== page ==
United States v. Olvera-Martinez, No. 18-40338 (5th Cir. 2021)

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Justia Opinion Summary

On remand from the Supreme Court, the Fifth Circuit affirmed the district court's judgment as reformed to reflect that defendant was convicted and sentenced under 8 U.S.C. 1326(b)(1).

Defendant pleaded guilty of illegally reentering the United States after having been convicted of an aggravated felony, in violation of 8 U.S.C. 1326(b)(2), and was sentenced to 36 months in prison. While his certiorari petition was pending, the Supreme Court decided Borden v. United States, 141 S. Ct. 1817, 1821-22 (2021), which held that a crime capable of commission with a "less culpable mental state than purpose or knowledge," such as "recklessness," cannot qualify as a "violent felony" under the Armed Career Criminal Act (ACCA), 18 U.S.C. 924(e). The Court then granted defendant's petition, vacated the Fifth Circuit's judgment, and remanded. On remand, the parties agree that, in light of Borden, defendant should not have been sentenced under section 1326(b)(2) because Texas family violence assault can be committed recklessly. Both parties agree that defendant's conviction falls within 8 U.S.C. 1326(b)(1), which covers illegal reentry after conviction on three or more qualifying misdemeanors or a nonaggravated felony. The Fifth Circuit agreed and concluded that reformation without remand is appropriate in this case.

This opinion or order relates to an opinion or order originally issued on September 11, 2019.

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United States Court of Appeals for the Fifth Circuit United States Court of Appeals Fifth Circuit FILED August 27, 2021 No. 18-40338 Lyle W. Cayce Clerk United States of America, Plaintiff—Appellee, versus Margarito Olvera-Martinez, also known as Margarito Olvera Martinez, Defendant—Appellant. Appeal from the United States District Court for the Southern District of Texas USDC No. 2:17-CR-783 On Remand from the United States Supreme Court Before Smith, Dennis, and Duncan, Circuit Judges. Per Curiam:* Margarito Olvera-Martinez pled guilty of illegally reentering the United States after having been convicted of an aggravated felony, in violation of 8 U.S.C. § 1326(b)(2), and was sentenced to 36 months in prison. * Pursuant to 5th Circuit Rule 47.5, the court has determined that this opinion should not be published and is not precedent except under the limited circumstances set forth in 5th Circuit Rule 47.5.4. No. 18-40338 On appeal, he argued his underlying felony conviction for Texas family violence assault did not constitute an aggravated felony under § 1326(b)(2). See Tex. Penal Code § 22.01(a)(1), (b)(2). We affirmed, concluding that argument was foreclosed by our precedent. United States v. Olvera-Martinez, 776 F. App’x 875 (5th Cir. 2019) (per curiam) (citing United States v. GraciaCantu, 920 F.3d 252 (5th Cir. 2019)). Olvera-Martinez petitioned the United States Supreme Court for a writ of certiorari. While his petition was pending, the Supreme Court decided in Borden v. United States, 141 S. Ct. 1817, 1821-22 (2021), that a crime capable of commission with a “less culpable mental state than purpose or knowledge,” such as “recklessness,” cannot qualify as a “violent felony” under the Armed Career Criminal Act (ACCA), 18 U.S.C. § 924(e). The Court then granted Olvera-Martinez’s petition, vacated our judgment, and remanded for “further consideration in light of Borden.” Olvera-Martinez v. United States, No. 19-6908, 2021 WL 2519043 (U.S. June 21, 2021). Olvera-Martinez’s underlying state conviction qualifies as an aggravated felony only via 18 U.S.C. § 16(a), which defines “crime of violence” virtually identically to the ACCA provision at issue in Borden. See 18 U.S.C. § 924(e)(2)(B); 8 U.S.C. § 1101(43)(F); see also United States v. Trujillo, 4 F.4th 287, 289 (5th Cir. 2021). On remand, the parties agree that, in light of Borden, Olvera-Martinez should not have been sentenced under § 1326(b)(2) because Texas family violence assault can be committed recklessly. See Tex. Penal Code § 22.01(a)(1) (one commits family violence assault by “intentionally, knowingly, or recklessly caus[ing] bodily injury to another, including the person’s spouse” (emphasis added)). We agree. Nonetheless, both parties also agree that Olvera-Martinez’s conviction falls within 8 U.S.C. § 1326(b)(1), which covers illegal reentry 2 No. 18-40338 after conviction on three or more qualifying misdemeanors or a nonaggravated felony. They are correct. We may either reform Olvera-Martinez’s judgment or remand for the district court to do so. See 28 U.S.C. § 2106; United States v. Hermoso, 484 F. App’x 970, 973 (5th Cir. 2012) (per curiam). Reformation without remand is appropriate here. Olvera-Martinez’s 36-month sentence is well below the statutory maximum under either § 1326(b)(1) (10 years) or (b)(2) (20 years) and is warranted by the facts. That said, a (b)(2) conviction can result in collateral consequences that do not attach to a (b)(1) conviction. See United States v. Ovalle-Garcia, 868 F.3d 313, 314 (5th Cir. 2017). We therefore reform the judgment to reflect that Olvera-Martinez was convicted and sentenced under § 1326(b)(1), not (b)(2). Cf. Trujillo, 4 F.4th at 289 (reforming judgment to correct error under § 1326(b)(2) without remanding where “the error did not ultimately affect [the] sentence”). *** The judgment is AFFIRMED as REFORMED to reflect that Olvera-Martinez was convicted and sentenced under 8 U.S.C. § 1326(b)(1). 3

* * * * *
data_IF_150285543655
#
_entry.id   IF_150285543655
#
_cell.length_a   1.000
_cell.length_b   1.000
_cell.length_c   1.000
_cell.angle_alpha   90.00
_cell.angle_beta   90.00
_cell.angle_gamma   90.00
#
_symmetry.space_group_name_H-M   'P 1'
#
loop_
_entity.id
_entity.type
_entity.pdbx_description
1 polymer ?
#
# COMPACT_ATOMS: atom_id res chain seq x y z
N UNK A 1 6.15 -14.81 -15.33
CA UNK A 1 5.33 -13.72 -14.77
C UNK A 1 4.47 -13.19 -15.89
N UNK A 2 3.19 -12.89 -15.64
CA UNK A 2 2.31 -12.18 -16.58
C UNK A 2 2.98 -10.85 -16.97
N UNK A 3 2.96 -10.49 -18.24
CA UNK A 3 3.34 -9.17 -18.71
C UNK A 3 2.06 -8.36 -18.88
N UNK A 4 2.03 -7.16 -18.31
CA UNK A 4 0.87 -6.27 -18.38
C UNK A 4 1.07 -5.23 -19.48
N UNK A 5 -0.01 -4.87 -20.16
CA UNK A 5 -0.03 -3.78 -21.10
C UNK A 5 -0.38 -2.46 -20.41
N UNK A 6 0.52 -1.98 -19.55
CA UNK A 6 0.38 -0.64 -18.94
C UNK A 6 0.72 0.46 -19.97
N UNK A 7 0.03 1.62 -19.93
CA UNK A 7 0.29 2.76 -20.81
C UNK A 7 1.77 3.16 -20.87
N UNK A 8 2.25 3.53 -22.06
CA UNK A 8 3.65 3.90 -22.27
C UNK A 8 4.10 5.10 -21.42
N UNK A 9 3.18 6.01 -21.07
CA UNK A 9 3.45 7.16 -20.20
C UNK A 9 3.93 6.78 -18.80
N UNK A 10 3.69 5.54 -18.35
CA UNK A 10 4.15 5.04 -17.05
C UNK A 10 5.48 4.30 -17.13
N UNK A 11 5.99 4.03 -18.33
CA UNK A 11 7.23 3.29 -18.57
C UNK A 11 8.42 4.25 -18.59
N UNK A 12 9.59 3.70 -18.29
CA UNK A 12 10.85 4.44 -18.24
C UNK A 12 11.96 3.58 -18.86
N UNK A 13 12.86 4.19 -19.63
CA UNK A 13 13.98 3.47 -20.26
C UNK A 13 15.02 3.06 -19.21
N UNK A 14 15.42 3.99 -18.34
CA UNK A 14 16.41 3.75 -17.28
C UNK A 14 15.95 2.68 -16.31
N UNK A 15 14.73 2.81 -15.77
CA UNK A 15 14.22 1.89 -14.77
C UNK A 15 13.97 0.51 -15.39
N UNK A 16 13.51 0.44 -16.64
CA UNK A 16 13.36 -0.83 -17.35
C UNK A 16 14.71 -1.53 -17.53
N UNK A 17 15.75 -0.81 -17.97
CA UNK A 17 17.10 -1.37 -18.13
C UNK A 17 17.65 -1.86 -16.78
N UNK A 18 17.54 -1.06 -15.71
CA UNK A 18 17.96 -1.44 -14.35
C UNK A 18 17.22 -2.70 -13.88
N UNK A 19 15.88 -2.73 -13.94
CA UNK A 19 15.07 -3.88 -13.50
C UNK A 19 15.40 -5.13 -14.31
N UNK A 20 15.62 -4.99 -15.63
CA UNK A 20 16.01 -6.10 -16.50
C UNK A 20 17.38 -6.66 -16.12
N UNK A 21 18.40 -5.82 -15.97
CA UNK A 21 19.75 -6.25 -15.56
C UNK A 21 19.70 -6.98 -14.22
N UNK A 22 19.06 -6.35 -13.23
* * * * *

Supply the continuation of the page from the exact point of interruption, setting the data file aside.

Primary Holding
On remand from the Supreme Court, the Fifth Circuit affirmed the district court's judgment as reformed to reflect that defendant was convicted and sentenced under 8 U.S.C. 1326(b)(1).

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